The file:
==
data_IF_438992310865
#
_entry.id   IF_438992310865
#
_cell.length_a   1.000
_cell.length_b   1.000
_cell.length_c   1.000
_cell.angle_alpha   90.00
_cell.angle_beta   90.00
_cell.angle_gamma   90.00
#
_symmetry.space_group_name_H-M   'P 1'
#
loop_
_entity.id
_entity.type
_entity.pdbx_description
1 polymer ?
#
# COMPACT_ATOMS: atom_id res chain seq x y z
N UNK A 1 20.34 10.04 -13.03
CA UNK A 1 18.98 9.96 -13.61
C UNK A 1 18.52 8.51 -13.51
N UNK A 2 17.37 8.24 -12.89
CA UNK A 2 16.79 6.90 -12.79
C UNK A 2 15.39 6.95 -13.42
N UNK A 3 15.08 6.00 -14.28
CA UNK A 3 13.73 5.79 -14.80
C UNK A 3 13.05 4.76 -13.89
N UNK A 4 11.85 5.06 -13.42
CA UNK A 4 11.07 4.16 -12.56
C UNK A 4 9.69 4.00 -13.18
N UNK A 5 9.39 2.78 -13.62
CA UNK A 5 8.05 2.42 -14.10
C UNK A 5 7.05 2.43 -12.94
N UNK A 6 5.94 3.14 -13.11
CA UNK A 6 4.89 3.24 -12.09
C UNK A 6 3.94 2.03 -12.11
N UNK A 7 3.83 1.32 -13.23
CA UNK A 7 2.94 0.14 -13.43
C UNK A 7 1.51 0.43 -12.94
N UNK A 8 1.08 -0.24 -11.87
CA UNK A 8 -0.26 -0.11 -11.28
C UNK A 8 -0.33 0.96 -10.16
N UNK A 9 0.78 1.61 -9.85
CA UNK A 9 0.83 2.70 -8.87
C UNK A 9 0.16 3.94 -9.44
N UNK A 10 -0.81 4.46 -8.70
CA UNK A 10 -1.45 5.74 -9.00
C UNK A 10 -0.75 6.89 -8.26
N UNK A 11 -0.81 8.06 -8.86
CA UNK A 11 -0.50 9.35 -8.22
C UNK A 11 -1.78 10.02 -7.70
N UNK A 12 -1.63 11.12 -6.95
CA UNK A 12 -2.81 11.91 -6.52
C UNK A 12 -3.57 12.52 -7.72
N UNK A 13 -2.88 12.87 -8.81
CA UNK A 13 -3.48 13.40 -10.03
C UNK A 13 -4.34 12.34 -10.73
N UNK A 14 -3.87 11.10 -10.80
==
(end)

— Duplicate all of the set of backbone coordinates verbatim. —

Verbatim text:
data_IF_438992310865
#
_entry.id   IF_438992310865
#
_cell.length_a   1.000
_cell.length_b   1.000
_cell.length_c   1.000
_cell.angle_alpha   90.00
_cell.angle_beta   90.00
_cell.angle_gamma   90.00
#
_symmetry.space_group_name_H-M   'P 1'
#
loop_
_entity.id
_entity.type
_entity.pdbx_description
1 polymer ?
#
# COMPACT_ATOMS: atom_id res chain seq x y z
N UNK A 1 20.34 10.04 -13.03
CA UNK A 1 18.98 9.96 -13.61
C UNK A 1 18.52 8.51 -13.51
N UNK A 2 17.37 8.24 -12.89
CA UNK A 2 16.79 6.90 -12.79
C UNK A 2 15.39 6.95 -13.42
N UNK A 3 15.08 6.00 -14.28
CA UNK A 3 13.73 5.79 -14.80
C UNK A 3 13.05 4.76 -13.89
N UNK A 4 11.85 5.06 -13.42
CA UNK A 4 11.07 4.16 -12.56
C UNK A 4 9.69 4.00 -13.18
N UNK A 5 9.39 2.78 -13.62
CA UNK A 5 8.05 2.42 -14.10
C UNK A 5 7.05 2.43 -12.94
N UNK A 6 5.94 3.14 -13.11
CA UNK A 6 4.89 3.24 -12.09
C UNK A 6 3.94 2.03 -12.11
N UNK A 7 3.83 1.32 -13.23
CA UNK A 7 2.94 0.14 -13.43
C UNK A 7 1.51 0.43 -12.94
N UNK A 8 1.08 -0.24 -11.87
CA UNK A 8 -0.26 -0.11 -11.28
C UNK A 8 -0.33 0.96 -10.16
N UNK A 9 0.78 1.61 -9.85
CA UNK A 9 0.83 2.70 -8.87
C UNK A 9 0.16 3.94 -9.44
N UNK A 10 -0.81 4.46 -8.70
CA UNK A 10 -1.45 5.74 -9.00
C UNK A 10 -0.75 6.89 -8.26
N UNK A 11 -0.81 8.06 -8.86
CA UNK A 11 -0.50 9.35 -8.22
C UNK A 11 -1.78 10.02 -7.70
N UNK A 12 -1.63 11.12 -6.95
CA UNK A 12 -2.81 11.91 -6.52
C UNK A 12 -3.57 12.52 -7.72
N UNK A 13 -2.88 12.87 -8.81
CA UNK A 13 -3.48 13.40 -10.03
C UNK A 13 -4.34 12.34 -10.73
N UNK A 14 -3.87 11.10 -10.80